cēnsor ōris, m cf. censeo, the title of a Roman magistrate, instituted B.C. 443. The censors were two in number (usually patricians of high rank), elected in the Comitia Curiata, originally every five years. Their duties, which they swore to perform without favor or enmity, were to make a census of the people, giving the age, property, and class of each person
— to exercise general control over public morals, with power to degrade any citizen to a lower rank, to expel senators, and deprive the equites of horses and rings
— to administer, under direction of the Senate, the public finances, to construct and keep in repair public buildings, roads, and aqueducts, and to furnish victims for the sacrifices: Papirium Sempronium que censui agendo populus suffragiis praefecit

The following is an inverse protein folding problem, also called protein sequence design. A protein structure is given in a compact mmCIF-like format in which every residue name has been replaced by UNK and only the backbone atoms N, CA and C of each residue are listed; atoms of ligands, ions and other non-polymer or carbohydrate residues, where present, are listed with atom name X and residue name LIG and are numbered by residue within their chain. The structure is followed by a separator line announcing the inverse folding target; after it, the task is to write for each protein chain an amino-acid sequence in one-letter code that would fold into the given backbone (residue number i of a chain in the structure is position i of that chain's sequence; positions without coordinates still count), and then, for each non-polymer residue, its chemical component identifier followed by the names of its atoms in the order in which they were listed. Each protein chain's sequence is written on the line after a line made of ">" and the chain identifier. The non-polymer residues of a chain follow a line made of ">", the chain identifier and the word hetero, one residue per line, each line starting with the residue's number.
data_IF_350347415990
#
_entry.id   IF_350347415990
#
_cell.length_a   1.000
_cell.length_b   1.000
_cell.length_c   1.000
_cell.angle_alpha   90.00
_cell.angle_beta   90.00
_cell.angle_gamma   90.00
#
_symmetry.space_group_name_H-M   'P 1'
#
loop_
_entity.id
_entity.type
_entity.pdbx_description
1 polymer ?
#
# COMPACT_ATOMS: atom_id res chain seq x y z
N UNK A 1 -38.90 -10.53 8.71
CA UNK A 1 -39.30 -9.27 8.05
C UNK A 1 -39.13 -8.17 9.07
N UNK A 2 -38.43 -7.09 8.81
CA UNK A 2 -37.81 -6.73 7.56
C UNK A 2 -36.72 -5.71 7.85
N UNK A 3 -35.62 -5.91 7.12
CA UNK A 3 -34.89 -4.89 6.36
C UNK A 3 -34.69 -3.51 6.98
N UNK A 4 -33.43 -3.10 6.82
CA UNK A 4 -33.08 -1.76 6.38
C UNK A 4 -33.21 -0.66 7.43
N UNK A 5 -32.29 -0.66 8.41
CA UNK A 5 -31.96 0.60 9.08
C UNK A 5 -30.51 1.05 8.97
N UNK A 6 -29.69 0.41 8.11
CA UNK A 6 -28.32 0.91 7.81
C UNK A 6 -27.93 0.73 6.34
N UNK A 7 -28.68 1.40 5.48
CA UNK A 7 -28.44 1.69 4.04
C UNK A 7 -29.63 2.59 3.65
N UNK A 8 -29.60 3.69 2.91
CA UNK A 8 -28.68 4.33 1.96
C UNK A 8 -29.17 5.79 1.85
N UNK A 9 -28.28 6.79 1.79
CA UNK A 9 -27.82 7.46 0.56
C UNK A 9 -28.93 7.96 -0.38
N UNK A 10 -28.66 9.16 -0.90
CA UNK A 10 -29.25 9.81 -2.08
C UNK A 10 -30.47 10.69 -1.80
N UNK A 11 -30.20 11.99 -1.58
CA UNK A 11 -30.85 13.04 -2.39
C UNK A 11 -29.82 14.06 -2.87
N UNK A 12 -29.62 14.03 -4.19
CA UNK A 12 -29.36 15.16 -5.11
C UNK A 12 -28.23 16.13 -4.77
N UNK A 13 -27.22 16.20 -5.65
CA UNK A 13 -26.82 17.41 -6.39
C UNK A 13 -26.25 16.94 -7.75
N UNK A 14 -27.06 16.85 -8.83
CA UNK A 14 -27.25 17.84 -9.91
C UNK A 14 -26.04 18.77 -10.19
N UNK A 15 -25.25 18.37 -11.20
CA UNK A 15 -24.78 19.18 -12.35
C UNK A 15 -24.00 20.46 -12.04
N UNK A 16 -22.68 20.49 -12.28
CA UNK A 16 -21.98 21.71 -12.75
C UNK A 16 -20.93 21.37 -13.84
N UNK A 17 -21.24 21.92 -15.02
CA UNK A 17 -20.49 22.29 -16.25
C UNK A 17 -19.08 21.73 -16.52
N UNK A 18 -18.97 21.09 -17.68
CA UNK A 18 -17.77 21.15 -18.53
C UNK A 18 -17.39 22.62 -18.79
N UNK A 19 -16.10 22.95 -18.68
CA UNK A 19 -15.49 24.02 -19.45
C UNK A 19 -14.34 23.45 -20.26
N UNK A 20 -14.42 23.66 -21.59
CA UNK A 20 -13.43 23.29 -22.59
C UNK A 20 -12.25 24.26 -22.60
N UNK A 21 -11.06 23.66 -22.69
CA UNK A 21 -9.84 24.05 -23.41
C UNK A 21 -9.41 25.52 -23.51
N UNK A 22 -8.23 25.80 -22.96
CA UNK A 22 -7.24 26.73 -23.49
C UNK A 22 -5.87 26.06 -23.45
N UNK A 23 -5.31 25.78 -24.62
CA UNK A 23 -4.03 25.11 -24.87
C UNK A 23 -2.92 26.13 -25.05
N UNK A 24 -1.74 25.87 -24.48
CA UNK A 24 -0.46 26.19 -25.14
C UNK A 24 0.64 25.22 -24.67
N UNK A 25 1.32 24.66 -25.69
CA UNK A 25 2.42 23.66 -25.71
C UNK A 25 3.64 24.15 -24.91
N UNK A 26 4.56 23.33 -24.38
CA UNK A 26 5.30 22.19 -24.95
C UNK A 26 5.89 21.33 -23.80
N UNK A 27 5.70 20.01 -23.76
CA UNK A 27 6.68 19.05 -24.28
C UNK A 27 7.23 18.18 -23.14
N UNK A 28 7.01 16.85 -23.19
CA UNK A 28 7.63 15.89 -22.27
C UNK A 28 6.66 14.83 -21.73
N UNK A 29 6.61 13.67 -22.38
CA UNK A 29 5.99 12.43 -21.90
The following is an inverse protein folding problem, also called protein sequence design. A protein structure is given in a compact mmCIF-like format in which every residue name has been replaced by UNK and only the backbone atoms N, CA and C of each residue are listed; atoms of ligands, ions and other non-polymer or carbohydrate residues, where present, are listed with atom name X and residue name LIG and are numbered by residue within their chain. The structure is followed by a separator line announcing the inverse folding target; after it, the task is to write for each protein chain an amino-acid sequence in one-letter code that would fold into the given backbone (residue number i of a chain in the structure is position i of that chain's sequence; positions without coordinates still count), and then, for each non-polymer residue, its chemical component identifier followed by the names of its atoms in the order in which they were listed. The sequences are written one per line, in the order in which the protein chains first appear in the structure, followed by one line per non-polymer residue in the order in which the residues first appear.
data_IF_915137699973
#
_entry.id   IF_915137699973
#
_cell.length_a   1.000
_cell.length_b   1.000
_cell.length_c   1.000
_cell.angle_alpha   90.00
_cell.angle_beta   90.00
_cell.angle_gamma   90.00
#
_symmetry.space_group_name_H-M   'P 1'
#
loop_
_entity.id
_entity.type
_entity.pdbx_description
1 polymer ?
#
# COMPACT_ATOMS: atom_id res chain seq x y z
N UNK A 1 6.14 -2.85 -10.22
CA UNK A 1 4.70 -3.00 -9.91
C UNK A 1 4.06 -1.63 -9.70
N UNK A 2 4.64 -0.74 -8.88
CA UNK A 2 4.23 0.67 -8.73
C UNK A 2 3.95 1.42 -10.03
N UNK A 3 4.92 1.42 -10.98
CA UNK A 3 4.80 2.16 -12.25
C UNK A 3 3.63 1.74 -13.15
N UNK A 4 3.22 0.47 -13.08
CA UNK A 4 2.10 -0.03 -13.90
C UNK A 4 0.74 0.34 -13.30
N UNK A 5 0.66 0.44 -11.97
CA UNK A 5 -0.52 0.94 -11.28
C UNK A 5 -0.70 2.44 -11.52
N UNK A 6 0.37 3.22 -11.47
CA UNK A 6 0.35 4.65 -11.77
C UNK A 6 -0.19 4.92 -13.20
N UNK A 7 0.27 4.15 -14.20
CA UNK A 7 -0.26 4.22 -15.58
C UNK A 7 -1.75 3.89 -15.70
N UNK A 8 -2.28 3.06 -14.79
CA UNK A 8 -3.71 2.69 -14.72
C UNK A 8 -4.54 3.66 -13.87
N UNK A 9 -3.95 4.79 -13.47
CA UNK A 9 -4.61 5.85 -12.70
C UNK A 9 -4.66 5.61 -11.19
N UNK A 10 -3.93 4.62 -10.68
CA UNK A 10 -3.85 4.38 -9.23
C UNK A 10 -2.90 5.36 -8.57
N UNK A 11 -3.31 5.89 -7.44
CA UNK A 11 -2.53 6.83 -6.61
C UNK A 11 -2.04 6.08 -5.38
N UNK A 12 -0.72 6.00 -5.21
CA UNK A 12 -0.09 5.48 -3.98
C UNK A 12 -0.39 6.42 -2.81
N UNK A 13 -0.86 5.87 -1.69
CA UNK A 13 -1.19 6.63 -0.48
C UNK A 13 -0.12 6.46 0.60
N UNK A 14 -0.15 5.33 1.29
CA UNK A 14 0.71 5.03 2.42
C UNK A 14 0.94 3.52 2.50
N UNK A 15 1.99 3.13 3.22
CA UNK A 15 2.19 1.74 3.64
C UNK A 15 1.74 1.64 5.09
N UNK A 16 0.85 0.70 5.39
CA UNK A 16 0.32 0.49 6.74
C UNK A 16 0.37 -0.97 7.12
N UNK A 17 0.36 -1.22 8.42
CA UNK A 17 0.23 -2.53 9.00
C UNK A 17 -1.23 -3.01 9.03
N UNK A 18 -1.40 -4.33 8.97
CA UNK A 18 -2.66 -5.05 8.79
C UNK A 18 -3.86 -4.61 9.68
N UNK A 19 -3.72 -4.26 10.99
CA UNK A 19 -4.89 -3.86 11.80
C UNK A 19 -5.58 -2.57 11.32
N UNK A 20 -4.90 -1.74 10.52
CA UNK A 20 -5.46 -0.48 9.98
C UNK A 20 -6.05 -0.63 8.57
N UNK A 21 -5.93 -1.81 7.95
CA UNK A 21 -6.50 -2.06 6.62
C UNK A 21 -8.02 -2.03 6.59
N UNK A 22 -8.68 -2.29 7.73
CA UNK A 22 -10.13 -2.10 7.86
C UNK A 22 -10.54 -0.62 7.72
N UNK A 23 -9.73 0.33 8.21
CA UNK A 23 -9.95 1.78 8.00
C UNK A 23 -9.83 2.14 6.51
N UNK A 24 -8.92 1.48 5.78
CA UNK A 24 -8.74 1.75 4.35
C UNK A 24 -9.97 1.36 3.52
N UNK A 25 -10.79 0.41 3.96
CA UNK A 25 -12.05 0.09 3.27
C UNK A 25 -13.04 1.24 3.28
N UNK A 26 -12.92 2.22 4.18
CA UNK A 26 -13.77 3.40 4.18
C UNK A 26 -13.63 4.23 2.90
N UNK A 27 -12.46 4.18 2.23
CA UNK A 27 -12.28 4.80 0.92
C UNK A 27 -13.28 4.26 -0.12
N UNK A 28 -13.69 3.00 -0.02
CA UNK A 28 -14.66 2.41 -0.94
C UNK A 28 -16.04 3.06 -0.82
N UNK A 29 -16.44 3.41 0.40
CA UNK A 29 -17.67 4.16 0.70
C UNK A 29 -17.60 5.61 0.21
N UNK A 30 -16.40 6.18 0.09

— censores ab re appellati sunt, L.: video animadvertisse censores in iudices: cum Saturninum censor notasset: qui eum ex senatu censor eiecerat: quem censores senatu moverant, S.: quem censores aerarium reliquisse se subscripserunt.
— Meton., the title of a magistrate in a colony or province, whose duties were similar to those of the censor at Rome: censores in Siciliā creati: iurati censores coloniarum, L.
—Fig., a severe judge of morals, censurer, critic: pertristis: castigator censorque minorum, H.